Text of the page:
Gvozd

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Gvozd
Municipality and Settlement
Općina Gvozd / Naselje Vrginmost
Map of the municipality within Sisak-Moslavina County
Map of the municipality within Sisak-Moslavina County
Vrginmost is located in Croatia
Vrginmost
Vrginmost
Location in Croatia
Coordinates: 45°19′N 15°55′E / 45.317°N 15.917°E / 45.317; 15.917
Country  Croatia
County Sisak-Moslavina
Population (2011)1
 • Total 3,008
Time zone CET (UTC+1)
 • Summer (DST) CEST (UTC+2)
Area code(s) 044

Gvozd is a municipality in Sisak-Moslavina County, Croatia.1 The seat of municipality is located in Vrginmost, which was also named Gvozd between 1996 and 2012, when it was renamed amid a political controversy.2345


Languages and names

On the territory of the municipality, along with Croatian which is official in the whole country, as a second official language has been introduced Serbian language and Serbian Cyrillic alphabet. In Serbian the village is known as Гвозд.67

History

In 1097, the last native Croatian King Petar Svačić was killed here during the Battle of Gvozd Mountain, leading to the mountain being called Petrova Gora (Petar's Mountain).

The town of Vrginmost was officially known as Gvozd between 19968 and October 23, 2012.

During the Croatian War of Independence, Vrginmost was a part of the unrecognized breakaway Republic of Serbian Krajina. It was retaken by the Croatian army during Operation Storm.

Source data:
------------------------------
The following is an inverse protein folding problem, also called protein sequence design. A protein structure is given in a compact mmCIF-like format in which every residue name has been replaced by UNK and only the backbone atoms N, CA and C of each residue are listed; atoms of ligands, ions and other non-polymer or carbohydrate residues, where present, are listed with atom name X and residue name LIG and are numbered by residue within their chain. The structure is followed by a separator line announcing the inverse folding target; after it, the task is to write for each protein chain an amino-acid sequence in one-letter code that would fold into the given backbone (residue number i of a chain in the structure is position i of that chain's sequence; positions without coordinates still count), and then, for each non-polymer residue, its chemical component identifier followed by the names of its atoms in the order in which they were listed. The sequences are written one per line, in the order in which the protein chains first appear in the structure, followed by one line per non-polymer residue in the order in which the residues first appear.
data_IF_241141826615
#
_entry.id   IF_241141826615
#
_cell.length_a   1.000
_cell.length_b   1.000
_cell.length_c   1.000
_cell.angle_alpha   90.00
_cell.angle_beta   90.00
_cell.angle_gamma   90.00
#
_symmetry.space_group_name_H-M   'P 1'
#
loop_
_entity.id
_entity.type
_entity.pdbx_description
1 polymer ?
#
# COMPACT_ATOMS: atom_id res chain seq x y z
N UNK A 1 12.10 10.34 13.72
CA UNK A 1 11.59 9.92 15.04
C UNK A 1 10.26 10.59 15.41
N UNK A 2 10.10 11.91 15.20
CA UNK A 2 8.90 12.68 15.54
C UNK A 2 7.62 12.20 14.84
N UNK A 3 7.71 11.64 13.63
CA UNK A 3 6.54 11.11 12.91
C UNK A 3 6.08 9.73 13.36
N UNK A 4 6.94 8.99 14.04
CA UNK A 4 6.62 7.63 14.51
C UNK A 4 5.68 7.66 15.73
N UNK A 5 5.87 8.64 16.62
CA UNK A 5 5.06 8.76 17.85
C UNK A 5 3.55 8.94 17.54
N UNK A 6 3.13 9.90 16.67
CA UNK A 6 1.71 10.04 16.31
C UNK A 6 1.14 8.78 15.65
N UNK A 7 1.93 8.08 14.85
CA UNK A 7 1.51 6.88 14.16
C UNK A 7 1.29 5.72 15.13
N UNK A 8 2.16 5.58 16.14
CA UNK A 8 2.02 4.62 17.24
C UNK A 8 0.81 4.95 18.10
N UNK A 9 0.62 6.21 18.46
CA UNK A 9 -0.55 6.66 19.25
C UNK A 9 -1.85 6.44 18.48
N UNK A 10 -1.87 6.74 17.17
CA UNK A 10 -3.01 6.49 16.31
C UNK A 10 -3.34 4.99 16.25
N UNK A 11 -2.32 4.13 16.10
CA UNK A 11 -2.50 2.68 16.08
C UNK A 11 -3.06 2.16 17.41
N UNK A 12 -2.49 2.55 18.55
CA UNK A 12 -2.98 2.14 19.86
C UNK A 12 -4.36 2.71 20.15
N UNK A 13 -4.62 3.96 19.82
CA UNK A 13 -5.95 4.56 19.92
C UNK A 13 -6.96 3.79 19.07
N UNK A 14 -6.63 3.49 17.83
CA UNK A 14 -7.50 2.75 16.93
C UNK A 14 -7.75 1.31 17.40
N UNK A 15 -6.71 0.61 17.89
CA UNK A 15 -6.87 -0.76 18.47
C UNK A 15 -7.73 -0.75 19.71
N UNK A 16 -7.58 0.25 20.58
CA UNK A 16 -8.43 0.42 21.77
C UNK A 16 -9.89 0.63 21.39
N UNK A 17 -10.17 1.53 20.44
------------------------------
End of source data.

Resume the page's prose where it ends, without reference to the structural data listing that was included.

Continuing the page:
Demographics

Settlements

The municipality consists of 19 settlements:1

History

The municipality had big population changes in various censuses, possibly because of war and because of frequent border changes of municipalities in Croatia.

  • In the 1961 census there were 11,972 people in the municipality, 11,584 being Serbs and 340 being Croats.citation needed
  • In the 1971 census there were 21536 people in the municipality, 16,337 being Serbs and 4866 being Croats.citation needed
  • In the 1981 census there were 18841 people in the municipality, 13,450 being Serbs and 4130 being Croats.citation needed
  • In the 1991 census there were 16,599 people in the municipality, 11,729 (70,66%) being Serbs and 4.043 (24,35%) being Croats.citation needed
  • In the 2001 census there were 3,779 people in the municipality, 58% which are Serb and 40% which are Croats.9 3,575 declared their mother tongue as Croatian, 155 as Serbian, and 49 as other languages.10

Notable natives and residents

References

Coordinates: 45°21′N 15°53′E / 45.350°N 15.883°E / 45.350; 15.883








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